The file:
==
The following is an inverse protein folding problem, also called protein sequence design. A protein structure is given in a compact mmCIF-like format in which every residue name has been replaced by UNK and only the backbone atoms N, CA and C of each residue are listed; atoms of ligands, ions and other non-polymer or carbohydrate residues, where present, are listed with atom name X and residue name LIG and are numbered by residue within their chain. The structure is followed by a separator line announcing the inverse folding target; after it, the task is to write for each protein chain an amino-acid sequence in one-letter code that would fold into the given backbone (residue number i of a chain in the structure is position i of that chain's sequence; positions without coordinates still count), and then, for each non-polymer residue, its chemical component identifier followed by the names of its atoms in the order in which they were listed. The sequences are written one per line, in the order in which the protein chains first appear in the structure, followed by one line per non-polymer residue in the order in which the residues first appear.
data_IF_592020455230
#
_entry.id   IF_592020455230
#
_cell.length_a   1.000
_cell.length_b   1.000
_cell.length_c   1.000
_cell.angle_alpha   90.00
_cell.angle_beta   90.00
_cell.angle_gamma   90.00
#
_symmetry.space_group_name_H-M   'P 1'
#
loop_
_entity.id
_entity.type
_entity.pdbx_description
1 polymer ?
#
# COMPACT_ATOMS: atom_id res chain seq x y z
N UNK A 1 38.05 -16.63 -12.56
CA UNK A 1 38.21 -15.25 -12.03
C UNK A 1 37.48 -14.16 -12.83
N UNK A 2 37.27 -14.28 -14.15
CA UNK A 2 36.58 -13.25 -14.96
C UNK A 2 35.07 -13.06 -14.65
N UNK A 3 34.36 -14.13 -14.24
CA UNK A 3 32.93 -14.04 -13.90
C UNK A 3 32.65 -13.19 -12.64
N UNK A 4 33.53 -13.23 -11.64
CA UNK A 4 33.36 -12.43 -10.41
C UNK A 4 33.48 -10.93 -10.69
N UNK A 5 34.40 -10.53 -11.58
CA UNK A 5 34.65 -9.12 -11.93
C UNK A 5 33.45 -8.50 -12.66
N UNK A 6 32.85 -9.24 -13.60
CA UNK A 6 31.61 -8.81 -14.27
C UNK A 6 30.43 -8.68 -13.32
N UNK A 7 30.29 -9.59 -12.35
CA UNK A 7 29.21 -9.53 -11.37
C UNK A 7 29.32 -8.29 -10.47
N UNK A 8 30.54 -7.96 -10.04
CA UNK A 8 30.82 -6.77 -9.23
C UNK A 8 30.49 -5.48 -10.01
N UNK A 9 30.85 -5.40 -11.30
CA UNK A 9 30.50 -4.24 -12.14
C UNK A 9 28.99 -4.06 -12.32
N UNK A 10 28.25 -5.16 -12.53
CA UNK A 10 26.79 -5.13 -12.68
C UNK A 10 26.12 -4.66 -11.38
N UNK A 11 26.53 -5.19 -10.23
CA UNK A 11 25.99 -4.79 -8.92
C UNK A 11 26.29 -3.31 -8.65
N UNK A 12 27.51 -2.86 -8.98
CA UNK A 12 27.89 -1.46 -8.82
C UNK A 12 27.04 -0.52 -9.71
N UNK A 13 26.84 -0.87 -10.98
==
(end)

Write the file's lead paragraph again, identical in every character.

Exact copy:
The following is an inverse protein folding problem, also called protein sequence design. A protein structure is given in a compact mmCIF-like format in which every residue name has been replaced by UNK and only the backbone atoms N, CA and C of each residue are listed; atoms of ligands, ions and other non-polymer or carbohydrate residues, where present, are listed with atom name X and residue name LIG and are numbered by residue within their chain. The structure is followed by a separator line announcing the inverse folding target; after it, the task is to write for each protein chain an amino-acid sequence in one-letter code that would fold into the given backbone (residue number i of a chain in the structure is position i of that chain's sequence; positions without coordinates still count), and then, for each non-polymer residue, its chemical component identifier followed by the names of its atoms in the order in which they were listed. The sequences are written one per line, in the order in which the protein chains first appear in the structure, followed by one line per non-polymer residue in the order in which the residues first appear.